Dames Gather at Hot New Restaurant Twain to Talk Old-School Cookbooks

image5On Sept. 24, the Chicago Dames were treated to a discussion of crowd-sourced spiral-bound cookbooks at the new restaurant TWAIN in Logan Square. The owners are the husband- -and-wife team Chef Tim Graham and Sommelier and Mixologist Rebekah Graham, and they have an extensive collection of these cookbooks, which were often produced as fundraising vehicles for various organizations.

Dame Stacey Ballis moderated the conversation about why these books were produced, and why they are so special and important in the culinary history of this country.

The restaurant, a “love letter” to the foodways of the Midwest in general and Missouri specifically (where Tim grew up), was inspired in part by these cookbooks. “The hands that made these books, that cooked these recipes, when I read them — when I cook these dishes — my own hands are reaching back through time to touch those hands.”  Tim said.

image6Rebekah spoke about how the books influence her work developing cocktail recipes for the restaurant. “They often don’t have many beverages listed in the books, maybe a few non-alcoholic punches. But they have a lot of jam and jelly recipes, a lot of preserving.  Making jams and jellies is very similar to making syrups for flavoring cocktails, so that became my jumping-off point for some of the cocktails for the restaurant.”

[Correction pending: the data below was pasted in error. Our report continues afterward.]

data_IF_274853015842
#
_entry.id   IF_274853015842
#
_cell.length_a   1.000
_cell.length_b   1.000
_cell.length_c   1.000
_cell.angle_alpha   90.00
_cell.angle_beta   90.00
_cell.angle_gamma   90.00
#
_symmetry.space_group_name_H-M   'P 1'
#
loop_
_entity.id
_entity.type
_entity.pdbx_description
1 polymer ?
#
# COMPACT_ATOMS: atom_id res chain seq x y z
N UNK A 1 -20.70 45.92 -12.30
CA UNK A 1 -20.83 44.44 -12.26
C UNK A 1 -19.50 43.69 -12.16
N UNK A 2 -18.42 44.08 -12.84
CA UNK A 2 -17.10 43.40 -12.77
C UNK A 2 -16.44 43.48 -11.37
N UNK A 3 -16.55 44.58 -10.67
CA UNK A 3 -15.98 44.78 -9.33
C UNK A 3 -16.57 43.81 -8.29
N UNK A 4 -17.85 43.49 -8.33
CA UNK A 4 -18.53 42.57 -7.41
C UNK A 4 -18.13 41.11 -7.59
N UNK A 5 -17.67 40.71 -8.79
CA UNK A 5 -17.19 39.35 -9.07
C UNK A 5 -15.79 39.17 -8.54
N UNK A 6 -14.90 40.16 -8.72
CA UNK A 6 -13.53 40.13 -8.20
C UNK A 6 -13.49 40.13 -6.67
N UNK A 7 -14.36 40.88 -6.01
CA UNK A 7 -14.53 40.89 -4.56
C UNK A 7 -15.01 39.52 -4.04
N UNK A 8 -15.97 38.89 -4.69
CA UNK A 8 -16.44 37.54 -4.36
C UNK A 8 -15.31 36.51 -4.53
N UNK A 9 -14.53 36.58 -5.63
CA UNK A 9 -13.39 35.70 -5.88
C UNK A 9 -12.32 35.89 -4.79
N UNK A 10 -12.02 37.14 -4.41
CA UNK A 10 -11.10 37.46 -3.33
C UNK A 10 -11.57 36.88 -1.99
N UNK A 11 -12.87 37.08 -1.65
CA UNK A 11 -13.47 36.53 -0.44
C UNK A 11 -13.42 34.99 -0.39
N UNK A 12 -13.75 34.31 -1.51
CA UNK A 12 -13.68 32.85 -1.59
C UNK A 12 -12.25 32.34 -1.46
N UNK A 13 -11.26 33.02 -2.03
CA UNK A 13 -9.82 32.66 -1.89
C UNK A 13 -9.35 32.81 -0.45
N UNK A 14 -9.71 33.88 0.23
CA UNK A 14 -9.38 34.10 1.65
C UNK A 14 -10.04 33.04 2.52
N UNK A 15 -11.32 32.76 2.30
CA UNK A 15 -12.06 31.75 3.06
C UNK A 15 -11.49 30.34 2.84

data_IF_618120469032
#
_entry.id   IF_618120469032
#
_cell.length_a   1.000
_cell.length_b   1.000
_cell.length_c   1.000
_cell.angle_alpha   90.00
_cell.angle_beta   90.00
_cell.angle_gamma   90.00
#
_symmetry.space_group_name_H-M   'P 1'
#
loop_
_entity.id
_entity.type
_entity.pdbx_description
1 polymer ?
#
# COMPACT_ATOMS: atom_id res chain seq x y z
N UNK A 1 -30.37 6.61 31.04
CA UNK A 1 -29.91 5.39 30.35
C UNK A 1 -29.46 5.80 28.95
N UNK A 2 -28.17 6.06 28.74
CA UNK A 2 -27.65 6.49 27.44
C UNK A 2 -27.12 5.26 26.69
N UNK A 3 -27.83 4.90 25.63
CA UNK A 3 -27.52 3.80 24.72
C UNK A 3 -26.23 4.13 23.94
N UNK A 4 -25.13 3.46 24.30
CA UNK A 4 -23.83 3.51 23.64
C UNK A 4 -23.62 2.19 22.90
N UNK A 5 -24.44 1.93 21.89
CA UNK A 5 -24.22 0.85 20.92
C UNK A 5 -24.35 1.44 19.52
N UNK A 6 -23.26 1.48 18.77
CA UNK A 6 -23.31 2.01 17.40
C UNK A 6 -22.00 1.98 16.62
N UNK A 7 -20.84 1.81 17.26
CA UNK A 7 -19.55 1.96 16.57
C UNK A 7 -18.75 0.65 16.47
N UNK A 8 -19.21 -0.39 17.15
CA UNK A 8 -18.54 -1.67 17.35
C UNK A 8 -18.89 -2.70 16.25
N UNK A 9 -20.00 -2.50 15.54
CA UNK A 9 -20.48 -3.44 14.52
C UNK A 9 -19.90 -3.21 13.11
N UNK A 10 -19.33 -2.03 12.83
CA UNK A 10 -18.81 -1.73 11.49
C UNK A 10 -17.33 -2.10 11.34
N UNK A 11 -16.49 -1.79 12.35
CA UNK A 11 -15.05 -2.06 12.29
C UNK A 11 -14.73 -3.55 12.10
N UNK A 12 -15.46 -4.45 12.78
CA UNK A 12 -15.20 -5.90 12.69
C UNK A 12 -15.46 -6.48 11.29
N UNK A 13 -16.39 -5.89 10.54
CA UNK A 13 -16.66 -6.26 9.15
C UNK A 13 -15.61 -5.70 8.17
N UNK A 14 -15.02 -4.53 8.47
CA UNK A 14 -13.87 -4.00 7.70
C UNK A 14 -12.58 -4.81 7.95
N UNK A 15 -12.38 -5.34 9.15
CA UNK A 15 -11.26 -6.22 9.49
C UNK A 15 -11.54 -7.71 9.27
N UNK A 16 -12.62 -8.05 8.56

Both Tim and Rebekah appreciate the joy that the books bring them. “Sometimes after a long day, we’ll make a cocktail and flip through one of the books and just laugh at some of the recipes.”  Acknowledging that many of the recipes are dated in a way that makes them less than appealing, culinarily, Tim nevertheless loves the “giggles” aspect of reading the books.  “We aren’t laughing at them, we’re giggling a bit, but in a loving way.  It’s like all those grandmothers from the past are tickling us.”

After the discussion, the team at Twain treated  guests to wine and cocktails, and some nibbles, including ham and cheese crostini on house baked rye, fish cakes with sour cream and dill, and an ethereal hand-churned vanilla ice cream that had been made while the discussion was occurring. Dames and guests were able to bring their own cookbooks to show, and anyone who donated a book to Tim and Rebekah’s collection received a gift certificate to spend at the restaurant on a future visit.

“These recipes have names attached to each one,” Tim said as the evening wound down. “What gets a signature? Art. Music. Poetry. Those are the things that people attach their name to in an important way. That is how I think of these recipes.” – By Stacey Ballis


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